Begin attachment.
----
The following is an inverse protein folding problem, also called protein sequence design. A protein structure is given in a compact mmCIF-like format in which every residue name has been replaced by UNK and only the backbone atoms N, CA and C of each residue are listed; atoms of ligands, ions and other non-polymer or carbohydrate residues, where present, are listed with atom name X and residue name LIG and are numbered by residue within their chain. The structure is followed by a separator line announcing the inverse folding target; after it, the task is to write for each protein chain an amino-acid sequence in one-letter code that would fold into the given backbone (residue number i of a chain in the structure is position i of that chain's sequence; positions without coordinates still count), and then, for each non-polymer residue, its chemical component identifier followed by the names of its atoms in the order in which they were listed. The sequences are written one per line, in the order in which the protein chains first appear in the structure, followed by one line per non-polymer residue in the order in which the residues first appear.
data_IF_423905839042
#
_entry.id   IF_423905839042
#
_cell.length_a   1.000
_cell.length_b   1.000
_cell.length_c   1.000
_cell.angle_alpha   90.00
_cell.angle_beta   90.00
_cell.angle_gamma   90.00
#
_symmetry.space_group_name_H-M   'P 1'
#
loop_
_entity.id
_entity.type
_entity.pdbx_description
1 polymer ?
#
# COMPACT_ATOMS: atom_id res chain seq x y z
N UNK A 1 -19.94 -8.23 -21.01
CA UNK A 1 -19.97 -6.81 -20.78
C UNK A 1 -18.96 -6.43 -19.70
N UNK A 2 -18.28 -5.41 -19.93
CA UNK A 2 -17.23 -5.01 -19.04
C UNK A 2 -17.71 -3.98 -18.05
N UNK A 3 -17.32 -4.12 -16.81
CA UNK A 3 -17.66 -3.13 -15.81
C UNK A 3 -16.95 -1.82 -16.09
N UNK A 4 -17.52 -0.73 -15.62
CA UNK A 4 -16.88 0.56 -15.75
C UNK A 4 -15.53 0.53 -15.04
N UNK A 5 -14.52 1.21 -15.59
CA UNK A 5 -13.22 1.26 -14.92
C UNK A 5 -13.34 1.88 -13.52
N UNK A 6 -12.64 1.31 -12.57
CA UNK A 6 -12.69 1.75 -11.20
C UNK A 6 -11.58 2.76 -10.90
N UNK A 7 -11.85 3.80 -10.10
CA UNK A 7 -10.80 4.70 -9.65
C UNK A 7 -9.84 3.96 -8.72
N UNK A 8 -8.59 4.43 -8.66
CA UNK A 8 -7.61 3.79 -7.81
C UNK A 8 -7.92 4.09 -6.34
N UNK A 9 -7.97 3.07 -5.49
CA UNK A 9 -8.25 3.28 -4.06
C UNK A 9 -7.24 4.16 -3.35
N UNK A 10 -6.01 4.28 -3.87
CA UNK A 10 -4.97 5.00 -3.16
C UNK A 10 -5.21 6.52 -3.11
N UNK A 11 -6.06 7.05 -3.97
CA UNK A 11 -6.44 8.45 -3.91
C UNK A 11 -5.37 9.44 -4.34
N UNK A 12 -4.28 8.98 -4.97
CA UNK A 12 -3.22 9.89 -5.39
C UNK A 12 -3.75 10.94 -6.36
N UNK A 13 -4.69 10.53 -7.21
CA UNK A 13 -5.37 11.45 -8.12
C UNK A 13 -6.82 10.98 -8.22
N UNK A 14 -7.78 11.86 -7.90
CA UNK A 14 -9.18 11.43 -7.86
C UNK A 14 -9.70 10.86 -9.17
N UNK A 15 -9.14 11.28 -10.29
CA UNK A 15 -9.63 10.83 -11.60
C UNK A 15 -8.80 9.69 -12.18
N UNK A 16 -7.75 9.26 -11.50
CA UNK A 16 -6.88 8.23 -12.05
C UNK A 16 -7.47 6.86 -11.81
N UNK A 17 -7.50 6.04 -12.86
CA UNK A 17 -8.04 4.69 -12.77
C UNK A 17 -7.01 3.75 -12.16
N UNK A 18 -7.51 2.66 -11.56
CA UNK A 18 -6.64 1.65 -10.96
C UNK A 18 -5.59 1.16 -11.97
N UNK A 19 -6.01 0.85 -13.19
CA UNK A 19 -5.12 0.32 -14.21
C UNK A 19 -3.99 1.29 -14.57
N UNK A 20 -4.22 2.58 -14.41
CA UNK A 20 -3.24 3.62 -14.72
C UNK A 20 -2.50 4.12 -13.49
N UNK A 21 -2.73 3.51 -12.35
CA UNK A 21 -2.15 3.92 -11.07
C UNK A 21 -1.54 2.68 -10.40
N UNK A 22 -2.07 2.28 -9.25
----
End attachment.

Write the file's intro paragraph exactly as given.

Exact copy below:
The following is an inverse protein folding problem, also called protein sequence design. A protein structure is given in a compact mmCIF-like format in which every residue name has been replaced by UNK and only the backbone atoms N, CA and C of each residue are listed; atoms of ligands, ions and other non-polymer or carbohydrate residues, where present, are listed with atom name X and residue name LIG and are numbered by residue within their chain. The structure is followed by a separator line announcing the inverse folding target; after it, the task is to write for each protein chain an amino-acid sequence in one-letter code that would fold into the given backbone (residue number i of a chain in the structure is position i of that chain's sequence; positions without coordinates still count), and then, for each non-polymer residue, its chemical component identifier followed by the names of its atoms in the order in which they were listed. The sequences are written one per line, in the order in which the protein chains first appear in the structure, followed by one line per non-polymer residue in the order in which the residues first appear.